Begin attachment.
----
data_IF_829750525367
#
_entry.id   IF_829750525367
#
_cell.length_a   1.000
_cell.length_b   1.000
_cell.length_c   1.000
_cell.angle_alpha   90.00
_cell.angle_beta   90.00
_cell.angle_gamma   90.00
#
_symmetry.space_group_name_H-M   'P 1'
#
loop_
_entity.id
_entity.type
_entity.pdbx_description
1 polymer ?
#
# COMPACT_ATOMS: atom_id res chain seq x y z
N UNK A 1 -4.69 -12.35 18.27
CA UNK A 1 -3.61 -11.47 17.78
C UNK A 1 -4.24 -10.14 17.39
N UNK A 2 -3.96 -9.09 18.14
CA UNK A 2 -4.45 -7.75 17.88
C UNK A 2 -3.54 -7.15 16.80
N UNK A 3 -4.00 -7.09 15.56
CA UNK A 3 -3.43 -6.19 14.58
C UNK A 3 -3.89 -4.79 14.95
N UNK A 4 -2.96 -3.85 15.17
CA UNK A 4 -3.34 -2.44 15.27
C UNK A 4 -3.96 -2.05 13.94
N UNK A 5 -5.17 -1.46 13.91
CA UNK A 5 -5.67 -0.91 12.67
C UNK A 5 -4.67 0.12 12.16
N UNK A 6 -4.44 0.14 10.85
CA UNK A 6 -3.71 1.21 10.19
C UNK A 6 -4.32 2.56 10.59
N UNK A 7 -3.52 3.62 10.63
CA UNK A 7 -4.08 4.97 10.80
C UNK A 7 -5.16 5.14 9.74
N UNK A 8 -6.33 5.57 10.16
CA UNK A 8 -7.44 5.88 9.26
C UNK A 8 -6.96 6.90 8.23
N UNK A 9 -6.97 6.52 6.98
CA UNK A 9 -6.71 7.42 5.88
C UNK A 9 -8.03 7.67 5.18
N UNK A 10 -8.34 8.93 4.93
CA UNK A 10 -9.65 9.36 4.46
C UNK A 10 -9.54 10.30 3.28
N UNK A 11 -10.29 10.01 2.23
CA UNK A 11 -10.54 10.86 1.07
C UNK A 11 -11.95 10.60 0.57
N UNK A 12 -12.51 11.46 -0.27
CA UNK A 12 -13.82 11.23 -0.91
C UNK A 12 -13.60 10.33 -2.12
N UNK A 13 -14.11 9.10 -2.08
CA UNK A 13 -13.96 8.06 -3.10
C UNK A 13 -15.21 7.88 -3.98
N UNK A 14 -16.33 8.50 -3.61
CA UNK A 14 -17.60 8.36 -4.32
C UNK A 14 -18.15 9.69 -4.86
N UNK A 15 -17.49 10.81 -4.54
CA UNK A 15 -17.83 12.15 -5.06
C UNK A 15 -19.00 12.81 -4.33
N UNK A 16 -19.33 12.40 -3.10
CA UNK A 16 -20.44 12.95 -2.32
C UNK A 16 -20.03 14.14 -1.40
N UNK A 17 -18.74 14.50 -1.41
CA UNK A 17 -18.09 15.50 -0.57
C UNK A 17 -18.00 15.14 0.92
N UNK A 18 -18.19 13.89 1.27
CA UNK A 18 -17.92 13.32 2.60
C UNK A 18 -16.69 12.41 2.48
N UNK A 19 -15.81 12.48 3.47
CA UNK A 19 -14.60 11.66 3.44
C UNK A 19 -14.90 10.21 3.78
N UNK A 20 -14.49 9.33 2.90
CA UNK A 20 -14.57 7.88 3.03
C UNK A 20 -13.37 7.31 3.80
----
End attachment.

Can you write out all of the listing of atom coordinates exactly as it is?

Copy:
data_IF_829750525367
#
_entry.id   IF_829750525367
#
_cell.length_a   1.000
_cell.length_b   1.000
_cell.length_c   1.000
_cell.angle_alpha   90.00
_cell.angle_beta   90.00
_cell.angle_gamma   90.00
#
_symmetry.space_group_name_H-M   'P 1'
#
loop_
_entity.id
_entity.type
_entity.pdbx_description
1 polymer ?
#
# COMPACT_ATOMS: atom_id res chain seq x y z
N UNK A 1 -4.69 -12.35 18.27
CA UNK A 1 -3.61 -11.47 17.78
C UNK A 1 -4.24 -10.14 17.39
N UNK A 2 -3.96 -9.09 18.14
CA UNK A 2 -4.45 -7.75 17.88
C UNK A 2 -3.54 -7.15 16.80
N UNK A 3 -4.00 -7.09 15.56
CA UNK A 3 -3.43 -6.19 14.58
C UNK A 3 -3.89 -4.79 14.95
N UNK A 4 -2.96 -3.85 15.17
CA UNK A 4 -3.34 -2.44 15.27
C UNK A 4 -3.96 -2.05 13.94
N UNK A 5 -5.17 -1.46 13.91
CA UNK A 5 -5.67 -0.91 12.67
C UNK A 5 -4.67 0.12 12.16
N UNK A 6 -4.44 0.14 10.85
CA UNK A 6 -3.71 1.21 10.19
C UNK A 6 -4.32 2.56 10.59
N UNK A 7 -3.52 3.62 10.63
CA UNK A 7 -4.08 4.97 10.80
C UNK A 7 -5.16 5.14 9.74
N UNK A 8 -6.33 5.57 10.16
CA UNK A 8 -7.44 5.88 9.26
C UNK A 8 -6.96 6.90 8.23
N UNK A 9 -6.97 6.52 6.98
CA UNK A 9 -6.71 7.42 5.88
C UNK A 9 -8.03 7.67 5.18
N UNK A 10 -8.34 8.93 4.93
CA UNK A 10 -9.65 9.36 4.46
C UNK A 10 -9.54 10.30 3.28
N UNK A 11 -10.29 10.01 2.23
CA UNK A 11 -10.54 10.86 1.07
C UNK A 11 -11.95 10.60 0.57
N UNK A 12 -12.51 11.46 -0.27
CA UNK A 12 -13.82 11.23 -0.91
C UNK A 12 -13.60 10.33 -2.12
N UNK A 13 -14.11 9.10 -2.08
CA UNK A 13 -13.96 8.06 -3.10
C UNK A 13 -15.21 7.88 -3.98
N UNK A 14 -16.33 8.50 -3.61
CA UNK A 14 -17.60 8.36 -4.32
C UNK A 14 -18.15 9.69 -4.86
N UNK A 15 -17.49 10.81 -4.54
CA UNK A 15 -17.83 12.15 -5.06
C UNK A 15 -19.00 12.81 -4.33
N UNK A 16 -19.33 12.40 -3.10
CA UNK A 16 -20.44 12.95 -2.32
C UNK A 16 -20.03 14.14 -1.40
N UNK A 17 -18.74 14.50 -1.41
CA UNK A 17 -18.09 15.50 -0.57
C UNK A 17 -18.00 15.14 0.92
N UNK A 18 -18.19 13.89 1.27
CA UNK A 18 -17.92 13.32 2.60
C UNK A 18 -16.69 12.41 2.48
N UNK A 19 -15.81 12.48 3.47
CA UNK A 19 -14.60 11.66 3.44
C UNK A 19 -14.90 10.21 3.78
N UNK A 20 -14.49 9.33 2.90
CA UNK A 20 -14.57 7.88 3.03
C UNK A 20 -13.37 7.31 3.80